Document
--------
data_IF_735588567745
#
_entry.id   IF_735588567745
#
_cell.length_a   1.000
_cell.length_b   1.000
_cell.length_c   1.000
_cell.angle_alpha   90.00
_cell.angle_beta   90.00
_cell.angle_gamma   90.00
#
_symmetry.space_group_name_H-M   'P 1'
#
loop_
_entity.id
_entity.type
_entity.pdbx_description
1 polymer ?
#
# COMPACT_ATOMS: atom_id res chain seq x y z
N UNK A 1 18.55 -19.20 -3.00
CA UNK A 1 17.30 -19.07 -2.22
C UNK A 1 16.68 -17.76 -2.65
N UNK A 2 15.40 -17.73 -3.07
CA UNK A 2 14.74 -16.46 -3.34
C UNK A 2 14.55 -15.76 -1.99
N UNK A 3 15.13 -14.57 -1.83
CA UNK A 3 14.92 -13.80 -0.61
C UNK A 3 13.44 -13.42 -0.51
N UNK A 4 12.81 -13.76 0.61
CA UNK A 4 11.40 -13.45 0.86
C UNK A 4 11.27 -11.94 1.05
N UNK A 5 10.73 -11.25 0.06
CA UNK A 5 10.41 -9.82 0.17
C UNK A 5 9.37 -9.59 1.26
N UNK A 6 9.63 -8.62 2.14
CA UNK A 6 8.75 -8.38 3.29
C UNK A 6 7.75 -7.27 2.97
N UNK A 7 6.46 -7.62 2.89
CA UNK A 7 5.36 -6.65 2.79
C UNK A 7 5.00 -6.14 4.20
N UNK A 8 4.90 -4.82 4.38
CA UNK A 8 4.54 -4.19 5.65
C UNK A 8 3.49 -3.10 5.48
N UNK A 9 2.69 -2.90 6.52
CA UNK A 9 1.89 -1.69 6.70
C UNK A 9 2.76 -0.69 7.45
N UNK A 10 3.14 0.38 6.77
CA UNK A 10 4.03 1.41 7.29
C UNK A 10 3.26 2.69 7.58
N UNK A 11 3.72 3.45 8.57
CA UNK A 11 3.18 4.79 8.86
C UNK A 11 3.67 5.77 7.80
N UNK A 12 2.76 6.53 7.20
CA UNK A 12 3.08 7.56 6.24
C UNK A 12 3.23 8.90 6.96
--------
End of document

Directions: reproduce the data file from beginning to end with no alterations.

data_IF_735588567745
#
_entry.id   IF_735588567745
#
_cell.length_a   1.000
_cell.length_b   1.000
_cell.length_c   1.000
_cell.angle_alpha   90.00
_cell.angle_beta   90.00
_cell.angle_gamma   90.00
#
_symmetry.space_group_name_H-M   'P 1'
#
loop_
_entity.id
_entity.type
_entity.pdbx_description
1 polymer ?
#
# COMPACT_ATOMS: atom_id res chain seq x y z
N UNK A 1 18.55 -19.20 -3.00
CA UNK A 1 17.30 -19.07 -2.22
C UNK A 1 16.68 -17.76 -2.65
N UNK A 2 15.40 -17.73 -3.07
CA UNK A 2 14.74 -16.46 -3.34
C UNK A 2 14.55 -15.76 -1.99
N UNK A 3 15.13 -14.57 -1.83
CA UNK A 3 14.92 -13.80 -0.61
C UNK A 3 13.44 -13.42 -0.51
N UNK A 4 12.81 -13.76 0.61
CA UNK A 4 11.40 -13.45 0.86
C UNK A 4 11.27 -11.94 1.05
N UNK A 5 10.73 -11.25 0.06
CA UNK A 5 10.41 -9.82 0.17
C UNK A 5 9.37 -9.59 1.26
N UNK A 6 9.63 -8.62 2.14
CA UNK A 6 8.75 -8.38 3.29
C UNK A 6 7.75 -7.27 2.97
N UNK A 7 6.46 -7.62 2.89
CA UNK A 7 5.36 -6.65 2.79
C UNK A 7 5.00 -6.14 4.20
N UNK A 8 4.90 -4.82 4.38
CA UNK A 8 4.54 -4.19 5.65
C UNK A 8 3.49 -3.10 5.48
N UNK A 9 2.69 -2.90 6.52
CA UNK A 9 1.89 -1.69 6.70
C UNK A 9 2.76 -0.69 7.45
N UNK A 10 3.14 0.38 6.77
CA UNK A 10 4.03 1.41 7.29
C UNK A 10 3.26 2.69 7.58
N UNK A 11 3.72 3.45 8.57
CA UNK A 11 3.18 4.79 8.86
C UNK A 11 3.67 5.77 7.80
N UNK A 12 2.76 6.53 7.20
CA UNK A 12 3.08 7.56 6.24
C UNK A 12 3.23 8.90 6.96